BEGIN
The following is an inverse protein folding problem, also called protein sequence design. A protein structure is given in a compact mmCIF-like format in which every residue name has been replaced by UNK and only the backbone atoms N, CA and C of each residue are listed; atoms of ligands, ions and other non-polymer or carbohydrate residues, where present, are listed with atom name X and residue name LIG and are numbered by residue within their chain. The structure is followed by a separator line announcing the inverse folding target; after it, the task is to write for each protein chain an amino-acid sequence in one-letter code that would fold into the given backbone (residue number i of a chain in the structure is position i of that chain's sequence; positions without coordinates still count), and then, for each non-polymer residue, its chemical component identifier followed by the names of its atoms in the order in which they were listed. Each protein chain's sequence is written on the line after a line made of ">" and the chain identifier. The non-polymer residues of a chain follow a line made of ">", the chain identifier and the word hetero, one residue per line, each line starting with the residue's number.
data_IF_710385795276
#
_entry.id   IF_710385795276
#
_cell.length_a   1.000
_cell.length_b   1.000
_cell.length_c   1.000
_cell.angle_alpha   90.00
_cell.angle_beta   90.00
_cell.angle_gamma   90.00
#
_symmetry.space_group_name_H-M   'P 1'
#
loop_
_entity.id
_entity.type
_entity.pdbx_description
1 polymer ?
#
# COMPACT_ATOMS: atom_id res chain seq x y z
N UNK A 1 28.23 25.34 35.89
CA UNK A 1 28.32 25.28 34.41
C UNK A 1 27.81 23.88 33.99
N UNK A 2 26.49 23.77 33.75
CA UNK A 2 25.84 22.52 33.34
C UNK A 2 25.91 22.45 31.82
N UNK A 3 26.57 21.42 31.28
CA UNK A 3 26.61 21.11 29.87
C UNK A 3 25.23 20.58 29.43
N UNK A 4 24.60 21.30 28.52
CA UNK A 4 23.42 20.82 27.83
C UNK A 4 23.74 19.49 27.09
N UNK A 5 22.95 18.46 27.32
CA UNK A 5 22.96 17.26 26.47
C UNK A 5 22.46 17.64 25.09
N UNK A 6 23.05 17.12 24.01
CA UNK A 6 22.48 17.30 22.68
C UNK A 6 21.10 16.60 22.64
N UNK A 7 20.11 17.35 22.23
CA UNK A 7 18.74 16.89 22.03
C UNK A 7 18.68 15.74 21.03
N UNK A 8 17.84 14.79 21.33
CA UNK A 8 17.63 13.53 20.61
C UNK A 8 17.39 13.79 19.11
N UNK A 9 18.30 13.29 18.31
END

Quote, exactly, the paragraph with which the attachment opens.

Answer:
The following is an inverse protein folding problem, also called protein sequence design. A protein structure is given in a compact mmCIF-like format in which every residue name has been replaced by UNK and only the backbone atoms N, CA and C of each residue are listed; atoms of ligands, ions and other non-polymer or carbohydrate residues, where present, are listed with atom name X and residue name LIG and are numbered by residue within their chain. The structure is followed by a separator line announcing the inverse folding target; after it, the task is to write for each protein chain an amino-acid sequence in one-letter code that would fold into the given backbone (residue number i of a chain in the structure is position i of that chain's sequence; positions without coordinates still count), and then, for each non-polymer residue, its chemical component identifier followed by the names of its atoms in the order in which they were listed. Each protein chain's sequence is written on the line after a line made of ">" and the chain identifier. The non-polymer residues of a chain follow a line made of ">", the chain identifier and the word hetero, one residue per line, each line starting with the residue's number.